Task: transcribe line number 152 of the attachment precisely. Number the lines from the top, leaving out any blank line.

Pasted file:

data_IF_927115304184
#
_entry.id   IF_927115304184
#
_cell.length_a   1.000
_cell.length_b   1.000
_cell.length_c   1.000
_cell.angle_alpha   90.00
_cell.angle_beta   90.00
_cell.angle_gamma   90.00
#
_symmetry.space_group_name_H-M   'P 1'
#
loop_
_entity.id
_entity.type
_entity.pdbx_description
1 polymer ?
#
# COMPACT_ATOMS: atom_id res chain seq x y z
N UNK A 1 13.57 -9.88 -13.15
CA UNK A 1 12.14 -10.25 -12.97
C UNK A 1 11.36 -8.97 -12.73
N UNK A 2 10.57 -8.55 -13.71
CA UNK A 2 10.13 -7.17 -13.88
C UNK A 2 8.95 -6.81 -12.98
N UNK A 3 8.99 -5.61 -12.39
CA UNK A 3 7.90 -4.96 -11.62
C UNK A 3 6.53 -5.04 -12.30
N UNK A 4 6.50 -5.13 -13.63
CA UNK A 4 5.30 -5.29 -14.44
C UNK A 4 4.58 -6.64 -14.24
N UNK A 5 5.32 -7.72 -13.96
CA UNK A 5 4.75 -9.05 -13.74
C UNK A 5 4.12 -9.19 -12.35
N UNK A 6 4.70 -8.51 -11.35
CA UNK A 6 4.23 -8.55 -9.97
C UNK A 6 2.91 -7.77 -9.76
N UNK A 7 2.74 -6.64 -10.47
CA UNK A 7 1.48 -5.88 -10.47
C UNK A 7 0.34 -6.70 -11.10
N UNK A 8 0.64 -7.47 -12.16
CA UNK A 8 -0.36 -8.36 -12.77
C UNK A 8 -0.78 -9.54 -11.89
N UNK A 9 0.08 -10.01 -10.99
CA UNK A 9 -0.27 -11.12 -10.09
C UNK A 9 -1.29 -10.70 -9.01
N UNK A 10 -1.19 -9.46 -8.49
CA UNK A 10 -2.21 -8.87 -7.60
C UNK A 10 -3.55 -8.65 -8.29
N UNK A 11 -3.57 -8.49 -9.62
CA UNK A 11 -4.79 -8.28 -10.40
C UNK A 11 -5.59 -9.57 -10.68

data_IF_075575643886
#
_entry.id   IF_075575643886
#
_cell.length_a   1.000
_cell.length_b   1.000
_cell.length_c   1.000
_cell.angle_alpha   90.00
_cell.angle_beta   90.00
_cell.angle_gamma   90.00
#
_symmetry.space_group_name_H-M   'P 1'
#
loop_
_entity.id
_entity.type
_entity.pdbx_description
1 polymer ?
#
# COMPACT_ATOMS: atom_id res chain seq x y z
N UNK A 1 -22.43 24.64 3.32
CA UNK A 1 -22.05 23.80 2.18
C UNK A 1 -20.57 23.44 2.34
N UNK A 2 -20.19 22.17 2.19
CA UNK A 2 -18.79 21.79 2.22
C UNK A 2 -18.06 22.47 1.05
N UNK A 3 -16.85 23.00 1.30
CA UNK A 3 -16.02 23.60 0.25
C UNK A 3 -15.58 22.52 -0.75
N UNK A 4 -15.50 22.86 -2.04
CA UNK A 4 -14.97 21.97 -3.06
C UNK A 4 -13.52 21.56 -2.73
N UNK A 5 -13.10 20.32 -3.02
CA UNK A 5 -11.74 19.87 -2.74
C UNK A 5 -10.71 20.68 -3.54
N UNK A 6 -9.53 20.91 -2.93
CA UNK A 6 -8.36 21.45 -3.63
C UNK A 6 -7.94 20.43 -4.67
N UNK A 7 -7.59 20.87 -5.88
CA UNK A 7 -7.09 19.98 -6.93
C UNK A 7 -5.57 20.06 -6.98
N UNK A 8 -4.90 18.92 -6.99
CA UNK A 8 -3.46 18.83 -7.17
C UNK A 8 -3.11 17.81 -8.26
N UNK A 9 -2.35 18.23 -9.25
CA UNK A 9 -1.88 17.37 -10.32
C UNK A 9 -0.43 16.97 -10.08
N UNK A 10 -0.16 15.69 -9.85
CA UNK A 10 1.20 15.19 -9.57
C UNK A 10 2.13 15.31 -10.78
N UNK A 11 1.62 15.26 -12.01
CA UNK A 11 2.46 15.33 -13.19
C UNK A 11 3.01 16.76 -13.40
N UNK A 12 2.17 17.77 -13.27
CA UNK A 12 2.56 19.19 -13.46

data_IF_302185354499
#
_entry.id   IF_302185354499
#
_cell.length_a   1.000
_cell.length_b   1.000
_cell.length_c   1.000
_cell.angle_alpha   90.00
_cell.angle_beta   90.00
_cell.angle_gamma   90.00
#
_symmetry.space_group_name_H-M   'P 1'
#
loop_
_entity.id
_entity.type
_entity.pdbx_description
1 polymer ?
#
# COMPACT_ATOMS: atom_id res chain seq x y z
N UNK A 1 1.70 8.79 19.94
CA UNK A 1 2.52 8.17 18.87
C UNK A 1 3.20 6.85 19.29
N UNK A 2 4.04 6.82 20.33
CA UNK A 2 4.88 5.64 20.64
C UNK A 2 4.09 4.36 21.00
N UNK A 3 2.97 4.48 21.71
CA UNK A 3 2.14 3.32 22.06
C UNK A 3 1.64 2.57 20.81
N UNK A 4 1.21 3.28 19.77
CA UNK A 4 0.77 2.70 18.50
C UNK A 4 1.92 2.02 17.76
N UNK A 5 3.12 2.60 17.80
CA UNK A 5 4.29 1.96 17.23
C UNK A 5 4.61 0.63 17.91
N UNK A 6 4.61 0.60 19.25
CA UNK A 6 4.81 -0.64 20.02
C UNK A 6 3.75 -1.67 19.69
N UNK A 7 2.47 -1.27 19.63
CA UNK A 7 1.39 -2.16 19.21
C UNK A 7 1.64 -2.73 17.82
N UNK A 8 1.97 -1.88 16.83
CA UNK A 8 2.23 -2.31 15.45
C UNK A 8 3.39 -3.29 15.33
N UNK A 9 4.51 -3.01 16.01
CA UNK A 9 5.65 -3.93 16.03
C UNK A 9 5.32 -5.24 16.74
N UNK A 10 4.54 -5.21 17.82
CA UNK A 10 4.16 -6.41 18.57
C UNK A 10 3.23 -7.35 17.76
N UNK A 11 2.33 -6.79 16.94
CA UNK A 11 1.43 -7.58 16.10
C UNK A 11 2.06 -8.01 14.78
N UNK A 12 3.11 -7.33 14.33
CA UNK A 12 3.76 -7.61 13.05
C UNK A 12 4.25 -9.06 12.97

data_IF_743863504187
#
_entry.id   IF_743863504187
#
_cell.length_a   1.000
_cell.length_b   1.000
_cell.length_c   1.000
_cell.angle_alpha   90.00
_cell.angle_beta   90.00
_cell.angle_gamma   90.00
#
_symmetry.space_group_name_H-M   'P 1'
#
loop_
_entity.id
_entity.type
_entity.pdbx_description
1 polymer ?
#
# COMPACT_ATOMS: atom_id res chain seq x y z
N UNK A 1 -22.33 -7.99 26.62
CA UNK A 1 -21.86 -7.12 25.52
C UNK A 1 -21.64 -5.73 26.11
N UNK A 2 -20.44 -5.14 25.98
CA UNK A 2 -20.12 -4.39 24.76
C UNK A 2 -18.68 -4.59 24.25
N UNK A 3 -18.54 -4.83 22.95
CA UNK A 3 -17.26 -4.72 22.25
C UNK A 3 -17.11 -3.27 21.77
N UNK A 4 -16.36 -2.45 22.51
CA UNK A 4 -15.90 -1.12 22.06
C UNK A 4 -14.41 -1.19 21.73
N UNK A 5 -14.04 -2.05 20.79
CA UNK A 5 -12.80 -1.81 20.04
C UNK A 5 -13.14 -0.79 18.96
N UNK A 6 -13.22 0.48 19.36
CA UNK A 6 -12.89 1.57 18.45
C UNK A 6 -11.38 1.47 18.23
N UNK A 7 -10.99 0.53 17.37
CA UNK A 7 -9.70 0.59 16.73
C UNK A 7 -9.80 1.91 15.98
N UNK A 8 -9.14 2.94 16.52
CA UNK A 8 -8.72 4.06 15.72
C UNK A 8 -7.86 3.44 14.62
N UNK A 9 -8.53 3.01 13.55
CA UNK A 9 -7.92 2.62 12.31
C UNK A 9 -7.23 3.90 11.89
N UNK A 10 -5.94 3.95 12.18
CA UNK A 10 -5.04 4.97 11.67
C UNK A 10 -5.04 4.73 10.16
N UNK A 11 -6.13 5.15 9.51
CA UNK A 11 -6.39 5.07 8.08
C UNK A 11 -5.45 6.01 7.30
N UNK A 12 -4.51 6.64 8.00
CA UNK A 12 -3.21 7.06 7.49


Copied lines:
C UNK A 8 3.39 -3.29 15.33